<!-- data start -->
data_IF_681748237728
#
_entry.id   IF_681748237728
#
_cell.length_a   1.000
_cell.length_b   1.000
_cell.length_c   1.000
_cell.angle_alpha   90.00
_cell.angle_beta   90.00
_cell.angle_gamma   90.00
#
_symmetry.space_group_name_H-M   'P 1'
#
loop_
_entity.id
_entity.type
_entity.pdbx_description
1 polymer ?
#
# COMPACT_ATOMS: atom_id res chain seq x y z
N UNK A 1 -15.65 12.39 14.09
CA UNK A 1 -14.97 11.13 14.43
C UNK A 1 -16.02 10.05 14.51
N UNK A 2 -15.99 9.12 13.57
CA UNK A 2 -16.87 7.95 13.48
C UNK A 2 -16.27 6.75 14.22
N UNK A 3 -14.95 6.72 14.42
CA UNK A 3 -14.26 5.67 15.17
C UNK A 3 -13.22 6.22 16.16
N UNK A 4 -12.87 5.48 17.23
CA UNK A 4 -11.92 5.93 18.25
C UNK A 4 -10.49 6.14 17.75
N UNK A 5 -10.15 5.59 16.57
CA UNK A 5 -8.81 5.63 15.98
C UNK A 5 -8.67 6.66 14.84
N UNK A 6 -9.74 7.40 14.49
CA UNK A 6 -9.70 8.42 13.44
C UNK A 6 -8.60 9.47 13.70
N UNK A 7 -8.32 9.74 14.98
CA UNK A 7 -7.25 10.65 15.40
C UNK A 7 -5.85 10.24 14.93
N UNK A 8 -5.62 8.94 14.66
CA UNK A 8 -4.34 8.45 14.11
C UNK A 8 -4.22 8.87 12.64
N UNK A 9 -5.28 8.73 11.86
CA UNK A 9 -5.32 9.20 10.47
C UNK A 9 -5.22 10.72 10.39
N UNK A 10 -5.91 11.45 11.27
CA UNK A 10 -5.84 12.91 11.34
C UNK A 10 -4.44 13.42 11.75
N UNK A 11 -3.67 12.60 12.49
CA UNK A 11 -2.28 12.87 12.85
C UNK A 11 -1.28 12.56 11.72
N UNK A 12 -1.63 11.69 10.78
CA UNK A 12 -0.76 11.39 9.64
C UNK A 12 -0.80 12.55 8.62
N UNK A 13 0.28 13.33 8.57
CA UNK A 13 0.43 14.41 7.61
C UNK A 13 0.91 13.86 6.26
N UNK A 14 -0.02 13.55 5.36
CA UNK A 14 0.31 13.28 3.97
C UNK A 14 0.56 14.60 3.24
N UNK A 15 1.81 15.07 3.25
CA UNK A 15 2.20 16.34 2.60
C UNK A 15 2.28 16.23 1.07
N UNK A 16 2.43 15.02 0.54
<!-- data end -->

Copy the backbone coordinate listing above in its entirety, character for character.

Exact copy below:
data_IF_681748237728
#
_entry.id   IF_681748237728
#
_cell.length_a   1.000
_cell.length_b   1.000
_cell.length_c   1.000
_cell.angle_alpha   90.00
_cell.angle_beta   90.00
_cell.angle_gamma   90.00
#
_symmetry.space_group_name_H-M   'P 1'
#
loop_
_entity.id
_entity.type
_entity.pdbx_description
1 polymer ?
#
# COMPACT_ATOMS: atom_id res chain seq x y z
N UNK A 1 -15.65 12.39 14.09
CA UNK A 1 -14.97 11.13 14.43
C UNK A 1 -16.02 10.05 14.51
N UNK A 2 -15.99 9.12 13.57
CA UNK A 2 -16.87 7.95 13.48
C UNK A 2 -16.27 6.75 14.22
N UNK A 3 -14.95 6.72 14.42
CA UNK A 3 -14.26 5.67 15.17
C UNK A 3 -13.22 6.22 16.16
N UNK A 4 -12.87 5.48 17.23
CA UNK A 4 -11.92 5.93 18.25
C UNK A 4 -10.49 6.14 17.75
N UNK A 5 -10.15 5.59 16.57
CA UNK A 5 -8.81 5.63 15.98
C UNK A 5 -8.67 6.66 14.84
N UNK A 6 -9.74 7.40 14.49
CA UNK A 6 -9.70 8.42 13.44
C UNK A 6 -8.60 9.47 13.70
N UNK A 7 -8.32 9.74 14.98
CA UNK A 7 -7.25 10.65 15.40
C UNK A 7 -5.85 10.24 14.93
N UNK A 8 -5.62 8.94 14.66
CA UNK A 8 -4.34 8.45 14.11
C UNK A 8 -4.22 8.87 12.64
N UNK A 9 -5.28 8.73 11.86
CA UNK A 9 -5.32 9.20 10.47
C UNK A 9 -5.22 10.72 10.39
N UNK A 10 -5.91 11.45 11.27
CA UNK A 10 -5.84 12.91 11.34
C UNK A 10 -4.44 13.42 11.75
N UNK A 11 -3.67 12.60 12.49
CA UNK A 11 -2.28 12.87 12.85
C UNK A 11 -1.28 12.56 11.72
N UNK A 12 -1.63 11.69 10.78
CA UNK A 12 -0.76 11.39 9.64
C UNK A 12 -0.80 12.55 8.62
N UNK A 13 0.28 13.33 8.57
CA UNK A 13 0.43 14.41 7.61
C UNK A 13 0.91 13.86 6.26
N UNK A 14 -0.02 13.55 5.36
CA UNK A 14 0.31 13.28 3.97
C UNK A 14 0.56 14.60 3.24
N UNK A 15 1.81 15.07 3.25
CA UNK A 15 2.20 16.34 2.60
C UNK A 15 2.28 16.23 1.07
N UNK A 16 2.43 15.02 0.54